Prereading is thoughtful concentration on a topic before reading an essay. Just as athletes warm up their physical muscles before competition, so, too, should students activate their "mental muscles" before reading or writing essays.
Prewriting, which is similar to prereading, is the initial stage in the composing process during which writers consider their topics, generate ideas, narrow and refine their thesis statements, organize their ideas, pursue any necessary research, and identify their audiences. Although prewriting occurs principally, as the name suggests, "before" an essay is started, writers usually return to this "invention" stage again and again during the course of the writing process.
Process analysis, one of the seven primary modes of exposition, either gives directions about how to do something (directive) or provides information on how something happened (informative).
Proofreading, an essential part of rewriting, is a thorough, careful review of the final draft of an essay that ensures that all errors have been eliminated.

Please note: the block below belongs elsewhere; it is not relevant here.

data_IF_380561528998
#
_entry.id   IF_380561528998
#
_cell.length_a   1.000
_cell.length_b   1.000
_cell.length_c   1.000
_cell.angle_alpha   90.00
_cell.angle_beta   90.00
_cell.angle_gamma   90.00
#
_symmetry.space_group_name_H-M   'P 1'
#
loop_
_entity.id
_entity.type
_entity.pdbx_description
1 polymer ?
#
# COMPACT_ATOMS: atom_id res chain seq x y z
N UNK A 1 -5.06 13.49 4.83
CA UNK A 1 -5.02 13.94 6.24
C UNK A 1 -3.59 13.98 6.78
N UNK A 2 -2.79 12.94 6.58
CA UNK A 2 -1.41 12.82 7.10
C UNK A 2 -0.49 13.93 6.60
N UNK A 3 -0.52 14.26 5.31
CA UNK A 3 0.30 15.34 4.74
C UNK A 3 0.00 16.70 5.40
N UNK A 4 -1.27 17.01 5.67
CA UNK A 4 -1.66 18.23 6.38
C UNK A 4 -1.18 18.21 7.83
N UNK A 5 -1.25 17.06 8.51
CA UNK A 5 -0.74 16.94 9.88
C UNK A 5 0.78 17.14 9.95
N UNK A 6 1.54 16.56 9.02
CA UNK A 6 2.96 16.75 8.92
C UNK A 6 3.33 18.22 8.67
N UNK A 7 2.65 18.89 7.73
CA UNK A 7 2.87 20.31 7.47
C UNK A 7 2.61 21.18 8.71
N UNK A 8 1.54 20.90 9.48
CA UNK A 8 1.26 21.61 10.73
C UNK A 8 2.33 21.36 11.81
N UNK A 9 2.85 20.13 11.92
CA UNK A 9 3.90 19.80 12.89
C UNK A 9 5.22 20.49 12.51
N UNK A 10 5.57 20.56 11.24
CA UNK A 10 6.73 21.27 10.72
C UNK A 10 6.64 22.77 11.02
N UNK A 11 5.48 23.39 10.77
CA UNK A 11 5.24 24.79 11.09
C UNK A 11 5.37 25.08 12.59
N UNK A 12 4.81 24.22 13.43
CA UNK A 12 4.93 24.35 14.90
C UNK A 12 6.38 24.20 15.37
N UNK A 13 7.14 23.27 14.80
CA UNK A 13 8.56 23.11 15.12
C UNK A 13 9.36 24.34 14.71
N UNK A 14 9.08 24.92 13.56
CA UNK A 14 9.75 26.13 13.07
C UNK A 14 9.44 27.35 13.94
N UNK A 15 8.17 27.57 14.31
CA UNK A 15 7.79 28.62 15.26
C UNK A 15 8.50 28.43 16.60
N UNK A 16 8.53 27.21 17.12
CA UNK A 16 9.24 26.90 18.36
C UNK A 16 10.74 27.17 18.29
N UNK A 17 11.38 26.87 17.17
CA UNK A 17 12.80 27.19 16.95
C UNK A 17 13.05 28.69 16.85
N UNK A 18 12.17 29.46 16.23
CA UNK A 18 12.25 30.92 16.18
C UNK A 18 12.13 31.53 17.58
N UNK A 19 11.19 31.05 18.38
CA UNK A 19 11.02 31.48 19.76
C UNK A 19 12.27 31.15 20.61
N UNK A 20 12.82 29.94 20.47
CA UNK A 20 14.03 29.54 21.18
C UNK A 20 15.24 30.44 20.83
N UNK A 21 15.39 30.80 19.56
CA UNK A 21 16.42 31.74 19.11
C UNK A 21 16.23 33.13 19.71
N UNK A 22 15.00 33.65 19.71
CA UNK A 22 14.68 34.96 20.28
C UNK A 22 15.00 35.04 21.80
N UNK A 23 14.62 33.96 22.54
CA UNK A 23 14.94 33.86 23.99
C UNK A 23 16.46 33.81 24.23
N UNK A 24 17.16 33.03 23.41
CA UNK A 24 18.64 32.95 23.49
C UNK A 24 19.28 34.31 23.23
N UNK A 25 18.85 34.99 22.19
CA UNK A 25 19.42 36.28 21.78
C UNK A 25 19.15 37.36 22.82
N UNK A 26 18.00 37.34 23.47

Purpose in an essay refers to its overall aim or intention: to entertain, inform, or persuade a particular audience with reference to a specific topic. For example, Janice Gross Stein argues in "Developing a National Voice" that Canada must have a strong independent voice in global politics. See also dominant impression.
Refutation is the process of discrediting the arguments that run counter to your thesis statement.
Revision, meaning "to see again," takes place during the entire writing process as you change words, rewrite sentences, and shift paragraphs from one location to another in your essay. It plays an especially vital role in the rewriting stage of the composing process.
Rewriting is a stage of the composing process that includes revision, editing, and proofreading.
Rhetoric is the art of using language effectively.
Rhetorical questions are intended to provoke thought rather than bring forth an answer. See, for example, Judy Rebick's rhetorical question in "The Culture of Overwork": "If working long hours makes us unhappy and unhealthy, why do we do it?"
Rhetorical strategy or mode
Rhetorical strategy or mode is the primary plan or method whereby an essay is organized. Most writers choose from methods discussed in this book, such as narration, example, comparison/contrast, definition, and cause/effect.